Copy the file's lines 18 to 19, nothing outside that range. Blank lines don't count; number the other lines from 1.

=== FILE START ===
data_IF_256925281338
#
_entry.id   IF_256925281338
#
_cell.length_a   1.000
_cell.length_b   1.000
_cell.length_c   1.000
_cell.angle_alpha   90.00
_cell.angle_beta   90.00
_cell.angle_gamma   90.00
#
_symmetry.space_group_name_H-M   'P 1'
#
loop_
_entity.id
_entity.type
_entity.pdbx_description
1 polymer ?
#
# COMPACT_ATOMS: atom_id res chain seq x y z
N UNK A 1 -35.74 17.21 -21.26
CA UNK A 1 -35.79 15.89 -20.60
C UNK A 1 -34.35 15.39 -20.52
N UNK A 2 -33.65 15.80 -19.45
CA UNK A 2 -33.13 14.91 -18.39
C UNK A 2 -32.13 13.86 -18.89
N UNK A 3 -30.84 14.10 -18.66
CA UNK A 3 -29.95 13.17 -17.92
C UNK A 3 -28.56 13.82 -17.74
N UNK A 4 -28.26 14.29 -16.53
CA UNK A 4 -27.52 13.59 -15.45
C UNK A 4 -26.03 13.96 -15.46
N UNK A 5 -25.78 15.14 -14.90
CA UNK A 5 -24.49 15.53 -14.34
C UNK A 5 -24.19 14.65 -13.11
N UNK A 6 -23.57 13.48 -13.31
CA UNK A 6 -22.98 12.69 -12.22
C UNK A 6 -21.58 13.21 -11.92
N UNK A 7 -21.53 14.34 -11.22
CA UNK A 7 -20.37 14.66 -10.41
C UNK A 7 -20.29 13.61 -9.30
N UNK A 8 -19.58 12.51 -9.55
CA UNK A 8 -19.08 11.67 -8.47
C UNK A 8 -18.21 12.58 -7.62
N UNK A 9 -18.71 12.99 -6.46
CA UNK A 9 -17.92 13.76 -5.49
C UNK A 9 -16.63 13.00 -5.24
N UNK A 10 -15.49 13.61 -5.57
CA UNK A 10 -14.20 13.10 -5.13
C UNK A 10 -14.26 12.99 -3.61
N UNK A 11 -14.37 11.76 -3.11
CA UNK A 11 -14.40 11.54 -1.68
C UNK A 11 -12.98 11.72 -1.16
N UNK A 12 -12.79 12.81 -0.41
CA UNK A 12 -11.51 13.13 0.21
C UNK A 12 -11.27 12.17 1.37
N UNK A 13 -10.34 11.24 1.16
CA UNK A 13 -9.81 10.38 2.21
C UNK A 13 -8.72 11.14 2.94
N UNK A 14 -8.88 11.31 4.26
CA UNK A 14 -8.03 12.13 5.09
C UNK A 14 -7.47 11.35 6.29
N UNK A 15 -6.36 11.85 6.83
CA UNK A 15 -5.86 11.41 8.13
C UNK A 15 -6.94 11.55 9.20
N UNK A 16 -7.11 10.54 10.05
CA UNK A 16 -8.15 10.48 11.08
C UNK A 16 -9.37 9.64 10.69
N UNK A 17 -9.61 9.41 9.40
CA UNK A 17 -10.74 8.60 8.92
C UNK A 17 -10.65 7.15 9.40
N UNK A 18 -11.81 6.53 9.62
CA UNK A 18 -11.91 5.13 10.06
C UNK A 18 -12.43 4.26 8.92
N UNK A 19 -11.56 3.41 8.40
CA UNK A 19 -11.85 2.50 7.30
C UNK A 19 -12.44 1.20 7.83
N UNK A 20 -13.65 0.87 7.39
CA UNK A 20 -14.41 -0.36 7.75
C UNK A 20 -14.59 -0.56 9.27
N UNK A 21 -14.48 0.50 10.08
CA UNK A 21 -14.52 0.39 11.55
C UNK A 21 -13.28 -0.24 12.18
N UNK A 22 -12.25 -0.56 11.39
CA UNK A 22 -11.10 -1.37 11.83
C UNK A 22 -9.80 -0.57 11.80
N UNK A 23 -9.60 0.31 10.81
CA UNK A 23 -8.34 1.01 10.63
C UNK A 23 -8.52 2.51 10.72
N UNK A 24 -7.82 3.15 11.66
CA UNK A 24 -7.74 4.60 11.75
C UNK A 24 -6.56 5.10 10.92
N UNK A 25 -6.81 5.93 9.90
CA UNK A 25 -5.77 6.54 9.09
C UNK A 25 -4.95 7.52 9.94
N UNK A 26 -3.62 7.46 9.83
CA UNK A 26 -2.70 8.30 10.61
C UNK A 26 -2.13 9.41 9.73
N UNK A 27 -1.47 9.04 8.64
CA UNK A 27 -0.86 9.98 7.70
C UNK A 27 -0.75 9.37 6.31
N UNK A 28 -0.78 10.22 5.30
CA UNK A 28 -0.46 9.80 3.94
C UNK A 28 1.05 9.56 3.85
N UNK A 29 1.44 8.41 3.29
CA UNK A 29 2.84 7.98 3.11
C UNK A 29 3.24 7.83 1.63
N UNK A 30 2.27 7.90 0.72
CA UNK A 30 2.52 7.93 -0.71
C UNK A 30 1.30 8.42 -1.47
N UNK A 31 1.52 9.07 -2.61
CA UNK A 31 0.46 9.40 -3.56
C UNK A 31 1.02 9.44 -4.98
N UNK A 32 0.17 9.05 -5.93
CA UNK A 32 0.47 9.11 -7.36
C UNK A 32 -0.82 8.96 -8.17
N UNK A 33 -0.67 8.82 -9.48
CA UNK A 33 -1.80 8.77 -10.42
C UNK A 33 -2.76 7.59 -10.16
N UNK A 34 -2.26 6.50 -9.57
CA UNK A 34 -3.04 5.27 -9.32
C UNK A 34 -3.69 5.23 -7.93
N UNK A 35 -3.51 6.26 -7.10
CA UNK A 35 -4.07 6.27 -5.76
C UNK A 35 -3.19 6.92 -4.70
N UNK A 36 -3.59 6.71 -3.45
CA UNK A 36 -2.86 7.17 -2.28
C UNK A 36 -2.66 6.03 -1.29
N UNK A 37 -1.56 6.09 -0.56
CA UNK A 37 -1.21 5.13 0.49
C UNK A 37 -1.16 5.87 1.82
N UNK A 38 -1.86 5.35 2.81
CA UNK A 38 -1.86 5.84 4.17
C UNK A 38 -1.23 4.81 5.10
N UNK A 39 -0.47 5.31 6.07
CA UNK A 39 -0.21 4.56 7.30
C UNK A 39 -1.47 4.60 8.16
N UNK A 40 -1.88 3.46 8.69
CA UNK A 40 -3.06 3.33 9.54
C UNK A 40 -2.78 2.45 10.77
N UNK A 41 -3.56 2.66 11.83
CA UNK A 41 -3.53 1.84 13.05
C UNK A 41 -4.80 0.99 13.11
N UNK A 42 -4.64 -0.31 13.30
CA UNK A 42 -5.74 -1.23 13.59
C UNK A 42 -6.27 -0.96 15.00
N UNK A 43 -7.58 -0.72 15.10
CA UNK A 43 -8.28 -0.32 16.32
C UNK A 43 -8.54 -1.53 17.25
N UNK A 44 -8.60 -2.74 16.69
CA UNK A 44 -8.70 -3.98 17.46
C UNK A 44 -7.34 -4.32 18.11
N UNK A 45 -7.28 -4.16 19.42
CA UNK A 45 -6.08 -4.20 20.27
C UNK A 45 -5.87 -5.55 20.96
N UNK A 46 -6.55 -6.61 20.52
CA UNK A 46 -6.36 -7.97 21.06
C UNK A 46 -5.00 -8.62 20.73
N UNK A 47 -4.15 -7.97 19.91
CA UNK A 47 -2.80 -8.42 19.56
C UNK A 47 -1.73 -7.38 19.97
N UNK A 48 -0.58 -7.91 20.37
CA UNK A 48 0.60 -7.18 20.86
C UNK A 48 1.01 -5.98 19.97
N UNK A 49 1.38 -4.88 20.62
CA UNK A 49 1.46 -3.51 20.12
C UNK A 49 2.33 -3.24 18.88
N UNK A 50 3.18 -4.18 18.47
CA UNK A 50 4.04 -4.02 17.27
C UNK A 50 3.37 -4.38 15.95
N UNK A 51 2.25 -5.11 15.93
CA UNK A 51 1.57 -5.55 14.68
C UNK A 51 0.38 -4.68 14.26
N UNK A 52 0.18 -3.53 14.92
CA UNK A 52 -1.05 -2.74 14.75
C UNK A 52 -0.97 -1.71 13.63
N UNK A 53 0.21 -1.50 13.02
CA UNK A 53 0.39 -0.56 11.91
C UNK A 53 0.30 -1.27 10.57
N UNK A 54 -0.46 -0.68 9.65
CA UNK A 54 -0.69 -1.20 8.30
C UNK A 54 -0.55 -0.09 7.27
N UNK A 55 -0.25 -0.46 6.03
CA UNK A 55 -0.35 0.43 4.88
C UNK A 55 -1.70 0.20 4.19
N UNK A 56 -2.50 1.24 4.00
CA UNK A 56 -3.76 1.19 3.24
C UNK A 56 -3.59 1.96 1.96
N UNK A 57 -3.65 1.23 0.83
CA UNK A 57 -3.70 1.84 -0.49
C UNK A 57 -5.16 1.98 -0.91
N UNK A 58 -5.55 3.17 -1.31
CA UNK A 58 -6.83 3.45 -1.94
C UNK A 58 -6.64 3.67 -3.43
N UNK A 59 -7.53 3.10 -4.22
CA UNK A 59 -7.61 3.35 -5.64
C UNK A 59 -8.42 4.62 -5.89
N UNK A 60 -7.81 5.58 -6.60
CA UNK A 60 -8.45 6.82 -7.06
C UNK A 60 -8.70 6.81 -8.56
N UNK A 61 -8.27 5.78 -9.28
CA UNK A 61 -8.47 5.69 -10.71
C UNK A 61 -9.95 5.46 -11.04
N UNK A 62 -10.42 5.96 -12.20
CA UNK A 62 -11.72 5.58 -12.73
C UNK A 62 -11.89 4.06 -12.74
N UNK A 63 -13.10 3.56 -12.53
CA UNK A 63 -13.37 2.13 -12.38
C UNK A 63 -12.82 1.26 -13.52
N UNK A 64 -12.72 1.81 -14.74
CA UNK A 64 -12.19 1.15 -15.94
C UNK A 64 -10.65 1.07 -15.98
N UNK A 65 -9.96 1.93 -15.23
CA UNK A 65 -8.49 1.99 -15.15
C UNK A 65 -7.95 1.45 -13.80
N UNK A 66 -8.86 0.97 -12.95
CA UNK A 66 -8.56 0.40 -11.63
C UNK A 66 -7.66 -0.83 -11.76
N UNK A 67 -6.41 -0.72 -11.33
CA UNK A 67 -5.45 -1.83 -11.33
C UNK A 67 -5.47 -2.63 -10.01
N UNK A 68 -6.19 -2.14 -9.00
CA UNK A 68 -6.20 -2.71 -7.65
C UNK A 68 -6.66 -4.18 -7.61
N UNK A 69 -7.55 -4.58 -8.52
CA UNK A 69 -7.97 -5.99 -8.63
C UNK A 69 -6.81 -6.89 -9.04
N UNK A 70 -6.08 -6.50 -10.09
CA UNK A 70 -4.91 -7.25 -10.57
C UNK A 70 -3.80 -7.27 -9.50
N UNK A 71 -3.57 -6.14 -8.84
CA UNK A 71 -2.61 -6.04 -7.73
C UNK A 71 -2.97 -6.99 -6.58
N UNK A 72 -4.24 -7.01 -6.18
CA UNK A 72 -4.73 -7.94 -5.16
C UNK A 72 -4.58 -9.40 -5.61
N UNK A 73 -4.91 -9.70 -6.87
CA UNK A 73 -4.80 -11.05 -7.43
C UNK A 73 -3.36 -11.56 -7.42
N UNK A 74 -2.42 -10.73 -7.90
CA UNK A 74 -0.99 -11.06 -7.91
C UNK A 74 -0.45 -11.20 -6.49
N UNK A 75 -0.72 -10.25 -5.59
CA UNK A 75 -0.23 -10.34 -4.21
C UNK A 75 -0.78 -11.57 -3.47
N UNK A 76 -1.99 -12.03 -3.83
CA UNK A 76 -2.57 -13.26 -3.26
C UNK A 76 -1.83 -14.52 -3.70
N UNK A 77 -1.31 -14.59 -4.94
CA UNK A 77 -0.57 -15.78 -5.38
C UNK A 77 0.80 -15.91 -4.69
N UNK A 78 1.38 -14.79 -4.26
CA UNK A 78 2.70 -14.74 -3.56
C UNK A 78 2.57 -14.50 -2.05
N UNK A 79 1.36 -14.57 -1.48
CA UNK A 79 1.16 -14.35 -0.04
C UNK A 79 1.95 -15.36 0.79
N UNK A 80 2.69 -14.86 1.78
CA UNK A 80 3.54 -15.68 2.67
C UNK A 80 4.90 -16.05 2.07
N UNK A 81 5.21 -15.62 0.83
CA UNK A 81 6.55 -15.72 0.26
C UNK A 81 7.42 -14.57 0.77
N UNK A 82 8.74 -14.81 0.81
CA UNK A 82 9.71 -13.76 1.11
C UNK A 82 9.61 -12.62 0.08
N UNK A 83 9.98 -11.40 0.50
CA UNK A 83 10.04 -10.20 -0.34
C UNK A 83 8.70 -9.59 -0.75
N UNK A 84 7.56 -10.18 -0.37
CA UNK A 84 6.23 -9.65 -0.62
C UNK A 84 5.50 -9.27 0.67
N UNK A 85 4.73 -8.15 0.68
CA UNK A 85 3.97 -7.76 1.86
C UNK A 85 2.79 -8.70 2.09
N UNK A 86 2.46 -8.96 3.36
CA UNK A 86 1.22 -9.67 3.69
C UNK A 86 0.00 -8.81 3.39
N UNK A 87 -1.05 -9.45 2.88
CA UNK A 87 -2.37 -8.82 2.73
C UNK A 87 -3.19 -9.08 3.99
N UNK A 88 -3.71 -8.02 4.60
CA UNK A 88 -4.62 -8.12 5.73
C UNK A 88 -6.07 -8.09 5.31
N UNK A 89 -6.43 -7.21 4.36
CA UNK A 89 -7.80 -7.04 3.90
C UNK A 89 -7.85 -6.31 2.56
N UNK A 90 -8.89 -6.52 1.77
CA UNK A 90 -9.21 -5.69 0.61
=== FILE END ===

1 polymer ?
#